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The IL&FS Aadhaar enrolment scandal - Part 1

Why the Aadhaar database is fatally compromised, why the UIDAI has known about it for years, and how they covered it up. (thread)
2. This is a story about a scandal so big it should have marked the cancellation of the entire Aadhaar project (and, if fully reported, still will).
3. It begins in Hyderabad, in 2012. The Govt of undivided Andhra Pradesh was one of the earliest and most enthusiastic adopters of Aadhaar. So much so that, by 2012, Hyderabad district *already had more Aadhaar numbers than people*.
4. IL&FS was one of the original companies approved ('empanelled') by the UIDAI to undertake Aadhaar enrolment back in July 2010 (before the first Aadhaar number had even been issued).
5. IL&FS was then contracted by the AP State Registrar (the AP Dept of Civil Supplies) as one of several enrolment agencies selected to carry out Phase I and Phase II Aadhaar enrolment on behalf of the State Registrar.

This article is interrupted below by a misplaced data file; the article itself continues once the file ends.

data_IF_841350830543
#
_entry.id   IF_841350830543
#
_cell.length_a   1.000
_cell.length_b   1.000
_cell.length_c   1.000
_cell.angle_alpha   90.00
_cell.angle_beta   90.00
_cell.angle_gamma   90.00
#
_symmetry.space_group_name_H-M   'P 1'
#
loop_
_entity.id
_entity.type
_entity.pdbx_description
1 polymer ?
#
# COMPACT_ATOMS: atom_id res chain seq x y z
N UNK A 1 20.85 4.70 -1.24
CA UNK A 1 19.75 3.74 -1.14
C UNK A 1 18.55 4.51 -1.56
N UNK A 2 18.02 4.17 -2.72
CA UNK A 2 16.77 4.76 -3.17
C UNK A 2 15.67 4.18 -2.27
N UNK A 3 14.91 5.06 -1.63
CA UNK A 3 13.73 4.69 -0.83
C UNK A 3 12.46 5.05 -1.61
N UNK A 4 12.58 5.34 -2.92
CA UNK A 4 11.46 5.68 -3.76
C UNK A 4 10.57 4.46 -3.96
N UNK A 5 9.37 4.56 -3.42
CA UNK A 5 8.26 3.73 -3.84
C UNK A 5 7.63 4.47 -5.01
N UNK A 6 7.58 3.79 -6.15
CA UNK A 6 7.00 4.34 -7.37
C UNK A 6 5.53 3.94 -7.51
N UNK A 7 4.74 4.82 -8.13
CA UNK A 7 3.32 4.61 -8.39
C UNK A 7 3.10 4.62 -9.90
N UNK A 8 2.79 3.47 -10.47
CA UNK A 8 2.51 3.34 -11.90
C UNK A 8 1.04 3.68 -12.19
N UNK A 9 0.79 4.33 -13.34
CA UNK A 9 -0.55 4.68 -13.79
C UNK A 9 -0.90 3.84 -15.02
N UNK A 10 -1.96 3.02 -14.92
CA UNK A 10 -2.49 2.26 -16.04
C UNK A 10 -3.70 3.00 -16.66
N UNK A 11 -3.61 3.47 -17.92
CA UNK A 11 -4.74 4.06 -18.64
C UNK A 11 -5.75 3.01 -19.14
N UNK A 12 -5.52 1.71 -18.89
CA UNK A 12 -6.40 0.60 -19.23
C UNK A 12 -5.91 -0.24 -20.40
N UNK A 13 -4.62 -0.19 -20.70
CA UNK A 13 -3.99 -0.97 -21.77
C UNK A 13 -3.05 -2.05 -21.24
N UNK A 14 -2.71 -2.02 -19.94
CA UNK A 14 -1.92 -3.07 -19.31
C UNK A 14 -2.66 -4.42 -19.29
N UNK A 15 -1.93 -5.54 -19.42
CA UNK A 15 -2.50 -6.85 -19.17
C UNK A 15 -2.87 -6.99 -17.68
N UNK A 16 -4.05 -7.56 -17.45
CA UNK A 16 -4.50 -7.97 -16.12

6. This it did at a frantic pace, working alongside the other UIDAI-empanelled enrolment agencies contracted by the AP State Registrar. These were:

- eCentric Solutions
- Gouthami Ed. Soc.
- Grapesoft Solutions
- Infronics Sys.
- Madras Sec. Printers
- Smartchip
- Tera Software
7. Then, on April 20th 2012, the AP Dept of Food and Civil Supplies received a confidential communication from the UIDAI (Ref: UIDAI/Hyd/AP-Fraudulent Enris/133055).
8. This stated that an IL&FS enrolment operator - one Mohammed Ali - had carried out 60 fraudulent enrolments under the biometric exception category, all of which had already resulted in the issuance of Aadhaar numbers.